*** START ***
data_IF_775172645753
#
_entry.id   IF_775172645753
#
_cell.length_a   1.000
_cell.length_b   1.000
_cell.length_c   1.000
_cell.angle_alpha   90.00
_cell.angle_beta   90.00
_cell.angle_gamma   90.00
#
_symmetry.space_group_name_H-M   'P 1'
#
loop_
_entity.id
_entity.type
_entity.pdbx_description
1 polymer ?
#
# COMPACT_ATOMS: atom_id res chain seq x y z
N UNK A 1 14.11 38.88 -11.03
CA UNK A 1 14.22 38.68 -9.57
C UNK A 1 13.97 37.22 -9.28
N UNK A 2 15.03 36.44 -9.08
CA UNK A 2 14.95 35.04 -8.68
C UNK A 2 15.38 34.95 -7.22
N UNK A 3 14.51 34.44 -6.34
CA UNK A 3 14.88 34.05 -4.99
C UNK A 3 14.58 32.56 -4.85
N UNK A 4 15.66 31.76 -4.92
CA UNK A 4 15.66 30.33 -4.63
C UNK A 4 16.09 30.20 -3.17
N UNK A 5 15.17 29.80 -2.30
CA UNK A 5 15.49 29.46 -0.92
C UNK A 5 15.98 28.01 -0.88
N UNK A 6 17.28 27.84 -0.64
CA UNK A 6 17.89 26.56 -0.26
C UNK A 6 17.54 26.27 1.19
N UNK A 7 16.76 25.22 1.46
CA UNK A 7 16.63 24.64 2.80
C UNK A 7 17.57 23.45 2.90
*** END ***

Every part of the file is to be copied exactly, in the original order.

data_IF_775172645753
#
_entry.id   IF_775172645753
#
_cell.length_a   1.000
_cell.length_b   1.000
_cell.length_c   1.000
_cell.angle_alpha   90.00
_cell.angle_beta   90.00
_cell.angle_gamma   90.00
#
_symmetry.space_group_name_H-M   'P 1'
#
loop_
_entity.id
_entity.type
_entity.pdbx_description
1 polymer ?
#
# COMPACT_ATOMS: atom_id res chain seq x y z
N UNK A 1 14.11 38.88 -11.03
CA UNK A 1 14.22 38.68 -9.57
C UNK A 1 13.97 37.22 -9.28
N UNK A 2 15.03 36.44 -9.08
CA UNK A 2 14.95 35.04 -8.68
C UNK A 2 15.38 34.95 -7.22
N UNK A 3 14.51 34.44 -6.34
CA UNK A 3 14.88 34.05 -4.99
C UNK A 3 14.58 32.56 -4.85
N UNK A 4 15.66 31.76 -4.92
CA UNK A 4 15.66 30.33 -4.63
C UNK A 4 16.09 30.20 -3.17
N UNK A 5 15.17 29.80 -2.30
CA UNK A 5 15.49 29.46 -0.92
C UNK A 5 15.98 28.01 -0.88
N UNK A 6 17.28 27.84 -0.64
CA UNK A 6 17.89 26.56 -0.26
C UNK A 6 17.54 26.27 1.19
N UNK A 7 16.76 25.22 1.46
CA UNK A 7 16.63 24.64 2.80
C UNK A 7 17.57 23.45 2.90